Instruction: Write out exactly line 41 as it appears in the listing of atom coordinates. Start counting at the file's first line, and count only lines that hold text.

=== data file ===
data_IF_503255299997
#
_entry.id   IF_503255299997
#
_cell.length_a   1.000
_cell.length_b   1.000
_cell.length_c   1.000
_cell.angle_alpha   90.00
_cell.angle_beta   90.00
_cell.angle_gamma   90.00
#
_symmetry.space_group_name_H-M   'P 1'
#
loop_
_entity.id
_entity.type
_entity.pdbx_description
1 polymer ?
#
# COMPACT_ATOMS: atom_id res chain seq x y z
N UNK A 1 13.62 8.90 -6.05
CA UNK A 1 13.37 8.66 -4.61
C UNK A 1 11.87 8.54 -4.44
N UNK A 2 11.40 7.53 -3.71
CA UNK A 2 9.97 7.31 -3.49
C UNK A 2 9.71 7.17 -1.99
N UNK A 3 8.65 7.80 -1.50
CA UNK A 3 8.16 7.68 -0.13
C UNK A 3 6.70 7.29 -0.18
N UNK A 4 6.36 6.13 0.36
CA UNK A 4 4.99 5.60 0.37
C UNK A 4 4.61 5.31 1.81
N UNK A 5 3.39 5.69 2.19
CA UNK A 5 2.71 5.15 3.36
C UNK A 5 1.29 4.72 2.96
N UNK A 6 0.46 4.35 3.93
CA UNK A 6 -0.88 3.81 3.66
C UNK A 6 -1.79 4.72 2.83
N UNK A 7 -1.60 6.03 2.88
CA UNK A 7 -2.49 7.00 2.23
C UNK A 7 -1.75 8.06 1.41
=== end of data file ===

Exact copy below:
C UNK A 7 -1.75 8.06 1.41